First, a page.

The One Ring does not just drain Gollum to feed itself, the way a drug like cocaine sucks a victim dry of wealth. It also needs Gollum’s more creative and productive servitude, and for that, it needs him to be functional.
Gollum is both employee and consumer. A prosumer locked in a death embrace with a product. He is a raving fan.
What is utterly scary about Ellen Sirot, the hand model in the video, is that like Gollum, she is not a cocaine-devastated creature living a wrecked life on the margins of society. She is an employable, functional creature living at the very center of it, in the spotlight. She is a mainstream Gollumized creature, whose particular pattern of Gollumization just happens to be a little more extreme and visible than the patterns that define the rest of us.
As I watched Sirot’s Gollum-like mannerisms in the video, my hair actually stood on end. I was that creeped out by her, as she caressed her own hands lovingly throughout her conversation with Katie Couric. I fully expected her to say, “My Precioussss” at some point. I found the video via a post on kottke.org, in which Jason Kottke notes:
This is a really strange and fascinating video…Sirot is constantly performing with her hands but it’s also like she hasn’t got any hands, not functional ones anyway. She holds them like atrophied T. Rex arms!
Sirot is a poster-Gollum for consumerism. I expected she is a leading and discerning consumer of hand-care products, which must help feed what appears to be a narcissistic obsession with her own hands, that goes well beyond pragmatic concern for her means of income.
The economy that produces those hand-care products has found a larger, life-consuming role for her. One that requires reducing her not just to her hands, but to a single aspect of her hands: their camera-friendliness. You and I aren’t as different from her as you might think. She is a fully-realized Gollum, whose special talents attract special attention. Her ring demands her extreme services under the glare of studio lights. You and I are lesser Gollums; what saves us is not strength of will on our parts, but the fact that we are just not useful enough for our rings to completely possess.
Watch the video. Sirot’s hands seem like lifeless cul de sacs within which her humanity is trapped. She refers to her hands as “elite Olympic athletes” (“my athletesssess!!?”), but unlike say, a pianist’s hands, her hands are not instruments through which she can express her entire human nature. Her fingers are the bars of a gilded cage. As she says later in the interview, her life is all about constraints and saying “no” to the merely human. Forget playing the piano with her “elite athlete” hands; she can’t do the simplest things that the rest of us take for granted, like twisting open bottle caps, pushing elevator buttons, or picking up things.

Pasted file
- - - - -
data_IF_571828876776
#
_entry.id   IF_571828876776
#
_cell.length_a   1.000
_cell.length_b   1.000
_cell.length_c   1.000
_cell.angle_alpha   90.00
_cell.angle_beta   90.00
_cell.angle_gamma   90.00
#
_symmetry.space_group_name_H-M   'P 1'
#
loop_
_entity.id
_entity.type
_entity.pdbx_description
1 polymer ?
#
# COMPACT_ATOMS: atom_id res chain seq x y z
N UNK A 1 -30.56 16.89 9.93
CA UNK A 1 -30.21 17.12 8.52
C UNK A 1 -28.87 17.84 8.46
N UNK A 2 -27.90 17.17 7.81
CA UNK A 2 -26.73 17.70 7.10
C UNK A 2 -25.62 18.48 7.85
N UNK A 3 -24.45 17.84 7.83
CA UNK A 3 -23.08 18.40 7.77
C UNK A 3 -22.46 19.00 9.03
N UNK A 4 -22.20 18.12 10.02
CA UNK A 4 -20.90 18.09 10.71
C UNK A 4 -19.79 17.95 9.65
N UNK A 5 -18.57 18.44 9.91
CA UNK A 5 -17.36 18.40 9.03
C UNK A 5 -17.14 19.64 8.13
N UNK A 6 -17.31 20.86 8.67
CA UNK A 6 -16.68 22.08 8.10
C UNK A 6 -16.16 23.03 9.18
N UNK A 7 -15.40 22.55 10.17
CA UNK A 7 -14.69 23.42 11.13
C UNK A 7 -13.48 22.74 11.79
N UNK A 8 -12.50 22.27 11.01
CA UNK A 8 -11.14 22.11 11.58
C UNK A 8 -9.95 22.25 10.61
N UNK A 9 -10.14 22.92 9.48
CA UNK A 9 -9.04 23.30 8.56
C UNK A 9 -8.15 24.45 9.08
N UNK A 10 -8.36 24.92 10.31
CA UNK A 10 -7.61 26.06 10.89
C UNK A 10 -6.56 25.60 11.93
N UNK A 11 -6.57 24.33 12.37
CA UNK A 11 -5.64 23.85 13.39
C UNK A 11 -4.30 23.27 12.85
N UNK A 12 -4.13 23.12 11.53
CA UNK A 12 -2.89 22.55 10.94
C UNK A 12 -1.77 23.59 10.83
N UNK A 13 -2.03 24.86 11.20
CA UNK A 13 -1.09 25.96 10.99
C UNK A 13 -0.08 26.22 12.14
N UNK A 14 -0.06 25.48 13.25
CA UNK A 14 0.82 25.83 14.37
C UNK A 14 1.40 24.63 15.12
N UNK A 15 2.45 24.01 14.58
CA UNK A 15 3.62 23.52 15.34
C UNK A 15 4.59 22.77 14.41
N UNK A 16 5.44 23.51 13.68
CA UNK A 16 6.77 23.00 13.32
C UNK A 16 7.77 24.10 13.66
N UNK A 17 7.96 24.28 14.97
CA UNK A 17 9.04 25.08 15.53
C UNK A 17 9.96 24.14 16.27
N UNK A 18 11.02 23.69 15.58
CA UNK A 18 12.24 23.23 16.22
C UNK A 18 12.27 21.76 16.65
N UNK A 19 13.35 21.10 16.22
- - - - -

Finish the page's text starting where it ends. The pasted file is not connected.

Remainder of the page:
The only spark of humanity I saw in the entire interview was a bit of mischievous, self-deprecating humor: she noted how ironic it was that her hands frequently feature in commercials for dishwashing products, but she cannot afford to actually risk that most mundane of household chores in her own life. In fact, she wears gloves all day. I had assumed, based on the Seinfeld episode where I first heard about hand models, that this was just comedic exaggeration. Apparently not.
But like I said, you and I are not that far removed from Ellen Sirot.
Combinatorial Consumption and Gollumization
The sheer variety of things that we consume obscures and moderates, but does not entirely prevent, our collective Gollumization. The subsuming envelope of consumption behaviors we adopt helps each of us sustain an illusion of fully-expressed and uniquely individual humanness. As a line in a recently-popular song goes, “I am wearing all my favorite brands, brands, brands.”
Put us all together, and you get what we call mainstream culture. What separates us from the fully-realized Gollums is that we mostly lack the talents to deserve complete possession. Our very mediocrity as food, with respect to the devouring appetites of the products that choose us, saves us. Each of our consumption behaviors feeds on us every day, but slowly enough that we can heal ourselves and achieve a fragile stalemate with the forces of complete Gollumization.
But the equilibrium state falls well short of “fully-human.”
The apparent variety and uniqueness in our personalities is as illusory as the apparent variety in what we consume. This illusory variety in our consumption homogenizes us, while supplying each of us with the raw material we need, to construct illusory notions of our own uniqueness.